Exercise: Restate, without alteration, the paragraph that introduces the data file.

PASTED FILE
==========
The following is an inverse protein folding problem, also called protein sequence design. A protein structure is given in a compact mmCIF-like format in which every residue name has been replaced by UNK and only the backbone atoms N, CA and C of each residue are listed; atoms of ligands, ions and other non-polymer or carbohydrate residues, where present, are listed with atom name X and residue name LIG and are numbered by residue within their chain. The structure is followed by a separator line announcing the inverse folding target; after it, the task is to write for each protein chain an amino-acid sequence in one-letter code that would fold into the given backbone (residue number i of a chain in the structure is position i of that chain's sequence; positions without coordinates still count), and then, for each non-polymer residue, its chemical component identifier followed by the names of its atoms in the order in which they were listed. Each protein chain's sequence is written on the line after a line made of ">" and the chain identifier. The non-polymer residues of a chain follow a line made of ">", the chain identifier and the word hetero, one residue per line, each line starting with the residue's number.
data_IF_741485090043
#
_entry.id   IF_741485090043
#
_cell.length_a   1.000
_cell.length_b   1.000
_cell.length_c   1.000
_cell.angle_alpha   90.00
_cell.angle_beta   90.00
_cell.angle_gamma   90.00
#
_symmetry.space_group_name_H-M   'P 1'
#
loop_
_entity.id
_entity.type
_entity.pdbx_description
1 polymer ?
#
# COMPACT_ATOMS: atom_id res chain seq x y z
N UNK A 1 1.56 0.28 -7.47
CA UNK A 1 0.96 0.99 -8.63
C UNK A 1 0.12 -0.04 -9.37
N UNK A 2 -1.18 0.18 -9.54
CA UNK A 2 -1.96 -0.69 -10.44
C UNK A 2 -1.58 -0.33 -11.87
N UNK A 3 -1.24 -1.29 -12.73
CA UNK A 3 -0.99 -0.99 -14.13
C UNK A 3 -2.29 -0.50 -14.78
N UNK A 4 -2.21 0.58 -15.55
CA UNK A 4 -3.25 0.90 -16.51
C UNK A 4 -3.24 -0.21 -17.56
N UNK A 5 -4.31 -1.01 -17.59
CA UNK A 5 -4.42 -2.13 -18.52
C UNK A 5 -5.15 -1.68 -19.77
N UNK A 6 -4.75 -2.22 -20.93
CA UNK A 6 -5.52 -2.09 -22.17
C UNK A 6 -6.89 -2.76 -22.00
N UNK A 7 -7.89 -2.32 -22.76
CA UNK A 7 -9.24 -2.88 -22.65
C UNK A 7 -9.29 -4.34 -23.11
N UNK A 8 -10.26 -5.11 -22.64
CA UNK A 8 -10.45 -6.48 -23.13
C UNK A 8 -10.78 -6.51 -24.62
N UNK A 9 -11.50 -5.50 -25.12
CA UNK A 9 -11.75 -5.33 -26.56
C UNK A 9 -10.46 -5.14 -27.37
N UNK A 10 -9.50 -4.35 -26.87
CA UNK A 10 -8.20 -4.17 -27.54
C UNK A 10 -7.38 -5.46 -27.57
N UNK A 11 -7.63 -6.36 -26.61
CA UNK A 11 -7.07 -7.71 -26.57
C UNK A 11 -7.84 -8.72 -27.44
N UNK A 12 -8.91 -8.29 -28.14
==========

The following is an inverse protein folding problem, also called protein sequence design. A protein structure is given in a compact mmCIF-like format in which every residue name has been replaced by UNK and only the backbone atoms N, CA and C of each residue are listed; atoms of ligands, ions and other non-polymer or carbohydrate residues, where present, are listed with atom name X and residue name LIG and are numbered by residue within their chain. The structure is followed by a separator line announcing the inverse folding target; after it, the task is to write for each protein chain an amino-acid sequence in one-letter code that would fold into the given backbone (residue number i of a chain in the structure is position i of that chain's sequence; positions without coordinates still count), and then, for each non-polymer residue, its chemical component identifier followed by the names of its atoms in the order in which they were listed. Each protein chain's sequence is written on the line after a line made of ">" and the chain identifier. The non-polymer residues of a chain follow a line made of ">", the chain identifier and the word hetero, one residue per line, each line starting with the residue's number.